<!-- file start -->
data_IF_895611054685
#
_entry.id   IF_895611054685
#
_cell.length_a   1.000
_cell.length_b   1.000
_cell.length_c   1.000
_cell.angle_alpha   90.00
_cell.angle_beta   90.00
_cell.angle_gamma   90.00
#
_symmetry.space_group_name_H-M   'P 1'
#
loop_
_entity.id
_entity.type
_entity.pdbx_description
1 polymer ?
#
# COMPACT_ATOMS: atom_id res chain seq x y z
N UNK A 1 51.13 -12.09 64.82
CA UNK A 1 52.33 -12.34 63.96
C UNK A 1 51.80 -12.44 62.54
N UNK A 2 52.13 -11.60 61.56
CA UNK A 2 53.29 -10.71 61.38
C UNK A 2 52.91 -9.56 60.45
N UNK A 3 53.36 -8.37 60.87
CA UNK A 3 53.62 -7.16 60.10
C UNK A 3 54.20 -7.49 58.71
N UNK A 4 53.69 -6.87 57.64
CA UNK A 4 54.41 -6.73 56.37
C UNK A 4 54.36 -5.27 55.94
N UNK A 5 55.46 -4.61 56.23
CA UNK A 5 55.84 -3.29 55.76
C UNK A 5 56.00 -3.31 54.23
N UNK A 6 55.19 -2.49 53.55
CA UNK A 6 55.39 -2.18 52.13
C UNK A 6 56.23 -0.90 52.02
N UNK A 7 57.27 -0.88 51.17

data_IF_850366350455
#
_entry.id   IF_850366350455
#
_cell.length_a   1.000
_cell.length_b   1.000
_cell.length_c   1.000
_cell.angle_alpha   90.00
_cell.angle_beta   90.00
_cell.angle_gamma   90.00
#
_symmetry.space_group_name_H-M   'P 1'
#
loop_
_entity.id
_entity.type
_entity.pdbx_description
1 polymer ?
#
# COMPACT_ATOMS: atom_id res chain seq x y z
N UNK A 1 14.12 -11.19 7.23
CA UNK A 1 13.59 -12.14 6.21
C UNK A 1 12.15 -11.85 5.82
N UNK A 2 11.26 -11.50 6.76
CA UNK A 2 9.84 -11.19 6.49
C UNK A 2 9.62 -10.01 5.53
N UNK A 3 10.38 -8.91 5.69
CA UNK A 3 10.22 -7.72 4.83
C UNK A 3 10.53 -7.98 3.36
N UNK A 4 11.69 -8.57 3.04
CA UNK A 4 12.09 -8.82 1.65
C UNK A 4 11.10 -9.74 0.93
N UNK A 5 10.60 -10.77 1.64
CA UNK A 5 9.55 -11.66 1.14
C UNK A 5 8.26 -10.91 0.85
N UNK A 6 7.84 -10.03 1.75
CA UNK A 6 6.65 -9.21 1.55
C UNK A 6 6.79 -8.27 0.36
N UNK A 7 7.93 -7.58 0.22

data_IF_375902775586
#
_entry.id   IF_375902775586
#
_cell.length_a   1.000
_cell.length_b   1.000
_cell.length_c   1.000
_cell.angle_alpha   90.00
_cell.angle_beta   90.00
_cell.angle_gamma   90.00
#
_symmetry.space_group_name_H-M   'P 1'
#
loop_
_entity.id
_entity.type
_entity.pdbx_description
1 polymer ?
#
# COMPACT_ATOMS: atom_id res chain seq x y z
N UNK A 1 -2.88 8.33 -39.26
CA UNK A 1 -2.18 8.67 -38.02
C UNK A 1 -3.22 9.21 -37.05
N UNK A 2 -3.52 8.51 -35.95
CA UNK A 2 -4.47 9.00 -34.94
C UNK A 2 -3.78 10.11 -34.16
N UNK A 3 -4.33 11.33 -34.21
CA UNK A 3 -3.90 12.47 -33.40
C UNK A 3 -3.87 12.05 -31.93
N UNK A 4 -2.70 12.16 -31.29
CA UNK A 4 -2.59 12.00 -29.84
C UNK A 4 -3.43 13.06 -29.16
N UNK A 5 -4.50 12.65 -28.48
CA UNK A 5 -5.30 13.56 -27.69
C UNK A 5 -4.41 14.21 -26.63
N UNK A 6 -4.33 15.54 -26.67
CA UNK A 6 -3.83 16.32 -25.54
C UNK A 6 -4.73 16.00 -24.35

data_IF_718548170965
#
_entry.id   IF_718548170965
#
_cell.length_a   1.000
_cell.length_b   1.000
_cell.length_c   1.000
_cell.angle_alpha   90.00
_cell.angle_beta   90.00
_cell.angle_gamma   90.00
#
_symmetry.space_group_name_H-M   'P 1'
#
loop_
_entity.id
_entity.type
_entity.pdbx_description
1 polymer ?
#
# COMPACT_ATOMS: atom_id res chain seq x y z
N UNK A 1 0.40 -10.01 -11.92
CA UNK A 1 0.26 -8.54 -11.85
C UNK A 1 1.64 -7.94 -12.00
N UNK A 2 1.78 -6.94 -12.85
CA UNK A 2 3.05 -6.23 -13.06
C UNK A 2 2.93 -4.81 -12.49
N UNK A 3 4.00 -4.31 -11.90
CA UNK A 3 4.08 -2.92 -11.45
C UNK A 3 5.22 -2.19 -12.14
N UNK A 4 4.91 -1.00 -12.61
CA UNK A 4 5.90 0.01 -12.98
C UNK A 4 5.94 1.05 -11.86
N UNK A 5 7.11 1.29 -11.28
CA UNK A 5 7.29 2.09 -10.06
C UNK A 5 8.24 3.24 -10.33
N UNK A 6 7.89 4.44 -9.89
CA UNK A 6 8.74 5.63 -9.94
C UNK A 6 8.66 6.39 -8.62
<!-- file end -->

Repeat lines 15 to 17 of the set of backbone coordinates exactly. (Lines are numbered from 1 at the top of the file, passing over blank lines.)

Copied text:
_entity.id
_entity.type
_entity.pdbx_description